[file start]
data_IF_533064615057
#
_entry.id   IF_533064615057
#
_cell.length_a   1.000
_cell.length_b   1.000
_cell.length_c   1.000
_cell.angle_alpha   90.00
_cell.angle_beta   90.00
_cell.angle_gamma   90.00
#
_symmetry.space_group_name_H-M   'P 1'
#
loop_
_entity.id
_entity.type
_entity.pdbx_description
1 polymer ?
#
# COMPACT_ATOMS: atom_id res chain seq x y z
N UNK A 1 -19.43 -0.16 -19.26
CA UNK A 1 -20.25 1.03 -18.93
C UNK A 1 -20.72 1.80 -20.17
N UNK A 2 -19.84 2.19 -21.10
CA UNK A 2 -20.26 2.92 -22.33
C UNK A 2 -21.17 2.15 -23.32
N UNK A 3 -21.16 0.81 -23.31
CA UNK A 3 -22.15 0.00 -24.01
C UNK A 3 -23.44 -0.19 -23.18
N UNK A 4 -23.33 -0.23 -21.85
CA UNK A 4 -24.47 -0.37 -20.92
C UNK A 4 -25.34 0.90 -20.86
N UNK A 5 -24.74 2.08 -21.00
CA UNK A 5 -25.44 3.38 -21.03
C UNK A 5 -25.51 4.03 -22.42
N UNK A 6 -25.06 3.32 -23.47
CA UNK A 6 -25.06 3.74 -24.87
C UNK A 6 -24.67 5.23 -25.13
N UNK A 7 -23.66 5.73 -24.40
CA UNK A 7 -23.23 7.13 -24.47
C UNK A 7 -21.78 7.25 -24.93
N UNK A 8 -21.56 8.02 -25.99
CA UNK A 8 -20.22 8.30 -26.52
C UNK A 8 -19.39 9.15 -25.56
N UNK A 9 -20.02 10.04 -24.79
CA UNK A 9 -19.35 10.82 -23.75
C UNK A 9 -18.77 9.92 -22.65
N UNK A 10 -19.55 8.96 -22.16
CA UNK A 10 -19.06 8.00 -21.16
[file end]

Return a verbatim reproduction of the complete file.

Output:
data_IF_533064615057
#
_entry.id   IF_533064615057
#
_cell.length_a   1.000
_cell.length_b   1.000
_cell.length_c   1.000
_cell.angle_alpha   90.00
_cell.angle_beta   90.00
_cell.angle_gamma   90.00
#
_symmetry.space_group_name_H-M   'P 1'
#
loop_
_entity.id
_entity.type
_entity.pdbx_description
1 polymer ?
#
# COMPACT_ATOMS: atom_id res chain seq x y z
N UNK A 1 -19.43 -0.16 -19.26
CA UNK A 1 -20.25 1.03 -18.93
C UNK A 1 -20.72 1.80 -20.17
N UNK A 2 -19.84 2.19 -21.10
CA UNK A 2 -20.26 2.92 -22.33
C UNK A 2 -21.17 2.15 -23.32
N UNK A 3 -21.16 0.81 -23.31
CA UNK A 3 -22.15 0.00 -24.01
C UNK A 3 -23.44 -0.19 -23.18
N UNK A 4 -23.33 -0.23 -21.85
CA UNK A 4 -24.47 -0.37 -20.92
C UNK A 4 -25.34 0.90 -20.86
N UNK A 5 -24.74 2.08 -21.00
CA UNK A 5 -25.44 3.38 -21.03
C UNK A 5 -25.51 4.03 -22.42
N UNK A 6 -25.06 3.32 -23.47
CA UNK A 6 -25.06 3.74 -24.87
C UNK A 6 -24.67 5.23 -25.13
N UNK A 7 -23.66 5.73 -24.40
CA UNK A 7 -23.23 7.13 -24.47
C UNK A 7 -21.78 7.25 -24.93
N UNK A 8 -21.56 8.02 -25.99
CA UNK A 8 -20.22 8.30 -26.52
C UNK A 8 -19.39 9.15 -25.56
N UNK A 9 -20.02 10.04 -24.79
CA UNK A 9 -19.35 10.82 -23.75
C UNK A 9 -18.77 9.92 -22.65
N UNK A 10 -19.55 8.96 -22.16
CA UNK A 10 -19.06 8.00 -21.16